One smooth landing is skill. Two in a row is luck. Three in a row and someone is lying.
User currently offlineUS A333 PIT From United States of America, joined Jan 2001, 310 posts, RR: 0
Reply 14, posted (12 years 8 months 6 days ago) and read 1543 times:

First class seats are usually used on aircraft unequipped with a crew rest cabin. There's lots of debate on the quality of first class seats among pilots for airlines like Delta.

User currently offlinePenguinflies From United States of America, joined Apr 2000, 988 posts, RR: 0
Reply 15, posted (12 years 8 months 5 days 23 hours ago) and read 1534 times:

We talked with the crew on the AA flight Jan 1 and they were within guideline to to the LAX_KOA_LAX roundtrip on one duty. The flight attendants weren't too happy on my flight back to LAX. I think they were thankful that both ways it was a night flight.

User currently offlineMikeymike From United States of America, joined May 2000, 406 posts, RR: 2
Reply 16, posted (12 years 8 months 5 days 19 hours ago) and read 1521 times:

For DL, and especial D-ALPA, its not the quality of the seats in F/C, but rather whether or not the rest facilities they recieve meets the D-ALPA made ALPA crew rest policy. We need to pay extremely close attention to this detail. This fact is the inherent political innuendo in the whole argument. Everything stems from the perceived quality of rest a pilot can get during his/her rest period. Again, as I stated above, the the ALPA crew rest policy does NOT distinguish between 8-12 block to block hour flights and 12+ hour flights. The policy believes that if you are mandated to take a rest period, a pilot deserves this type of facility to ensure adequate rest. It also doesn't differentiate between one 8-12 sector vs. another (i.e. ATL-HNL in a domestic config vs. an ATL-MUC in a international config) 8+ hours is stil 8+ hours.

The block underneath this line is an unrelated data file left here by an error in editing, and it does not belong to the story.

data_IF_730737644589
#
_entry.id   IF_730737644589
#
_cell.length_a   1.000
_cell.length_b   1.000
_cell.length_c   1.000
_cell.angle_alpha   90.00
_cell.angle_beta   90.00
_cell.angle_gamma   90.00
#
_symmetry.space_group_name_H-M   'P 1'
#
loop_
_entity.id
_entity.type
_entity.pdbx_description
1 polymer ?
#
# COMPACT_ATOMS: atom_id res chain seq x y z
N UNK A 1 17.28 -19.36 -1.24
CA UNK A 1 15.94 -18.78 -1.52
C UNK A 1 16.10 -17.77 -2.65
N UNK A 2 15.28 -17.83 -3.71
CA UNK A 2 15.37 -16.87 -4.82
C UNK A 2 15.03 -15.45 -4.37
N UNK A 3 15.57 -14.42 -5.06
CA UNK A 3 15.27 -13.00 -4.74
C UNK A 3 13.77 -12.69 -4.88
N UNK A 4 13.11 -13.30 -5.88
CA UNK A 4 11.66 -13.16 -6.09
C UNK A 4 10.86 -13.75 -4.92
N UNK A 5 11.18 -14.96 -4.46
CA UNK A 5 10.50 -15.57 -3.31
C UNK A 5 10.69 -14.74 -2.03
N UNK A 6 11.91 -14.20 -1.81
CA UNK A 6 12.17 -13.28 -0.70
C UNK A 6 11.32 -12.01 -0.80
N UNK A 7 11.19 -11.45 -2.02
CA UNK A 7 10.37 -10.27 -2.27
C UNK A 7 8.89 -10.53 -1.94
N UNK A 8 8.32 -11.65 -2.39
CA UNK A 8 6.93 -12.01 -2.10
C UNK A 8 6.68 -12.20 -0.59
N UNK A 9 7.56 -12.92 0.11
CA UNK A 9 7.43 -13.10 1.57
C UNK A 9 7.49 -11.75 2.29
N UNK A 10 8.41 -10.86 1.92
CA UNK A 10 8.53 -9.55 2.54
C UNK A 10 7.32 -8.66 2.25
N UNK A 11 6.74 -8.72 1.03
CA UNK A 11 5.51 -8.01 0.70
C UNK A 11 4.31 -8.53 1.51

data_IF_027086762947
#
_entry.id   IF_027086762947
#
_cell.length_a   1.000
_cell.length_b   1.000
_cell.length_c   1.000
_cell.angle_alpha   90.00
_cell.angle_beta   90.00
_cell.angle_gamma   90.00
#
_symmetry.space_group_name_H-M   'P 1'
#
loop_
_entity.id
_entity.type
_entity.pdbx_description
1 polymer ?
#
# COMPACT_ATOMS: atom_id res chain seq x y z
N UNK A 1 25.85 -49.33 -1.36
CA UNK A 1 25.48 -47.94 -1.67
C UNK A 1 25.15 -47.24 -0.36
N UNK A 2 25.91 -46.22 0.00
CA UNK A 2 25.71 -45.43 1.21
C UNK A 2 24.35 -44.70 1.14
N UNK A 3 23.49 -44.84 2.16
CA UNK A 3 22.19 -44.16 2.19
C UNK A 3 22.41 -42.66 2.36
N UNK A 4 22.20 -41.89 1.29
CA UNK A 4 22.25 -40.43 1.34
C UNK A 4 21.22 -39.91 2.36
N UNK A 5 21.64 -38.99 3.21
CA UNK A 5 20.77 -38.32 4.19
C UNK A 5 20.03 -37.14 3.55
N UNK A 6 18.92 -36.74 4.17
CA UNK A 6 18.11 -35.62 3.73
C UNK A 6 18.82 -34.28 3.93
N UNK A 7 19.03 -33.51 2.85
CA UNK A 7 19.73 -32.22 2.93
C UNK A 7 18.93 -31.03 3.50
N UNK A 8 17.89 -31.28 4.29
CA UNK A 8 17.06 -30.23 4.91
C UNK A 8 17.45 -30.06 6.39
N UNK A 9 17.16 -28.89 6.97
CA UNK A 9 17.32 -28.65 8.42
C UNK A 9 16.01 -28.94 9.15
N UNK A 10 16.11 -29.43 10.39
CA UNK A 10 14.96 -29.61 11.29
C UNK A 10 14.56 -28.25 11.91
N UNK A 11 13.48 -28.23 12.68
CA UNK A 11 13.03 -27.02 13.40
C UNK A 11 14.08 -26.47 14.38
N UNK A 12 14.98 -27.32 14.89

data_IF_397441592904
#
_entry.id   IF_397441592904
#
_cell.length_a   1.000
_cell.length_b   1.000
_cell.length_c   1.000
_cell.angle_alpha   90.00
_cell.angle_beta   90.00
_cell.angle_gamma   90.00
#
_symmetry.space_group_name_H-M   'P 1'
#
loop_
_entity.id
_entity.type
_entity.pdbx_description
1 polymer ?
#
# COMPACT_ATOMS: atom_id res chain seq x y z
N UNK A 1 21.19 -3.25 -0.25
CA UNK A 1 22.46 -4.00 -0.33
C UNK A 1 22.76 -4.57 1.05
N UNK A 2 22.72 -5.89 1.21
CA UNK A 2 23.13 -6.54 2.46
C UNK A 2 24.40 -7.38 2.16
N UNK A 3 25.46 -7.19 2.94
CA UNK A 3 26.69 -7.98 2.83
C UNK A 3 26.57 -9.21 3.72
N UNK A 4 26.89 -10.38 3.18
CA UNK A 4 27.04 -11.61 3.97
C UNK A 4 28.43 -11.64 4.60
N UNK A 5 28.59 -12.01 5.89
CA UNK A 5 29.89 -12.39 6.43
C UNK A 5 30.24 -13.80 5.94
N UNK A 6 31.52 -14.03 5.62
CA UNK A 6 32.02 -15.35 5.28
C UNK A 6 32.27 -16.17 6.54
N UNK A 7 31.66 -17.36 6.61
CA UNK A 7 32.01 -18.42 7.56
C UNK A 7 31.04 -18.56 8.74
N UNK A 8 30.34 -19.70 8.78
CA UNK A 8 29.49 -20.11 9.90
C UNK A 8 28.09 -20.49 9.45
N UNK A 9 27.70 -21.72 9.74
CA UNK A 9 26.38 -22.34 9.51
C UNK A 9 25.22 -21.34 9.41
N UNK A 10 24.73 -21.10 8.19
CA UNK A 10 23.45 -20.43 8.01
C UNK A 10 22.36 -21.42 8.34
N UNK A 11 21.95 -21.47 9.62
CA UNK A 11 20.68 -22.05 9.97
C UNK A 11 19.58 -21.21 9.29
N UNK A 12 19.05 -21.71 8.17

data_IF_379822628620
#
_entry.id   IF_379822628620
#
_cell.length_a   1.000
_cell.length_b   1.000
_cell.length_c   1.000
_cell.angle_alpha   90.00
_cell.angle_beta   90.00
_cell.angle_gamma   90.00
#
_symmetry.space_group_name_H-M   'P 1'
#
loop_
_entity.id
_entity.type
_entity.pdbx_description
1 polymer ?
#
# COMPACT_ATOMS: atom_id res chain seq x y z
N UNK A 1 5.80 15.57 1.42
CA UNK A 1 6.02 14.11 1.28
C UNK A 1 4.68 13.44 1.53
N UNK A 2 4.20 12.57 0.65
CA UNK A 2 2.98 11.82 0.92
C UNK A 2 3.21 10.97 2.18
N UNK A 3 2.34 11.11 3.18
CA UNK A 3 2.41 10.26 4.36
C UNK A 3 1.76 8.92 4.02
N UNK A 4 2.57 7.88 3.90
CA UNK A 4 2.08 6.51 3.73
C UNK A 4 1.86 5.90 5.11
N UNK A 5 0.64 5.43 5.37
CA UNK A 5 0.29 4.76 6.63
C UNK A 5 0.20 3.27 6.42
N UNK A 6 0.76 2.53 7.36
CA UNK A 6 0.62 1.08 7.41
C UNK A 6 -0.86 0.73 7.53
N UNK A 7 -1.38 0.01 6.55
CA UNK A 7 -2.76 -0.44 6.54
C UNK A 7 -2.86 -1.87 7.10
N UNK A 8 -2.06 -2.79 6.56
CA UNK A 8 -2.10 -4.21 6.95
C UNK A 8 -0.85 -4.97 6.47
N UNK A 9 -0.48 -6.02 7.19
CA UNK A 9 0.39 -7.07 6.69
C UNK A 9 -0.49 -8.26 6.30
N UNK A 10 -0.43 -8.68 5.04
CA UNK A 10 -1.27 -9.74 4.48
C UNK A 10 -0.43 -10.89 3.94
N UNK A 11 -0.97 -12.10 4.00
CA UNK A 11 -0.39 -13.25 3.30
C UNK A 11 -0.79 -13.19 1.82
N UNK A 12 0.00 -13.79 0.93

To some extent, I agree that a F/C seat may not get you the rest that you deserve, but you can't single out the seat alone. Its the environment in which that seat is placed. If you took that very same seat and placed into a secluded wall-off portion of the cabin where you could eliminate any noise and lighting spikes, control the air temperature and get into a full flat position, then ofcourse, as it has been proven in NASA sleep depravation studies, the quality of your rest will be much better in the limited amount of time you have to sleep.

However, with all that being said, a first class seat is adequate if you compare it to what they used to get in a 3-man cockpit. Ofcourse I know that a three-man flightdeck requires less responsibility on a per-pilot basis.


Top Of Page
Forum Index

This topic is archived and can not be replied to any more.

Printer friendly format

Similar topics:More similar topics...
AA First Class To Hawaii posted Wed Feb 14 2007 16:12:22 by Collin260
Jetblue To Hawaii? posted Mon Feb 12 2007 20:37:25 by Crberkley
ATA Sale To Hawaii posted Sun Feb 11 2007 04:14:12 by Socal
Crew Rest Seats On UA 981 posted Thu Feb 8 2007 11:10:06 by HAMAD
Alaska Airlines To Hawaii, Not If But When? posted Sun Jan 21 2007 21:37:30 by HALFA
United 777 Service To Hawaii posted Sun Dec 31 2006 20:14:23 by AAden
JQ To Hawaii posted Fri Dec 29 2006 05:56:56 by Bakestar
JetStar Denied Flying To Hawaii? posted Thu Dec 7 2006 08:29:39 by Safs
ATA Airlines Adding New Service To Hawaii posted Mon Nov 20 2006 23:05:04 by ATA767
Alaska To Hawaii? posted Mon Oct 30 2006 14:30:15 by Wedgetail737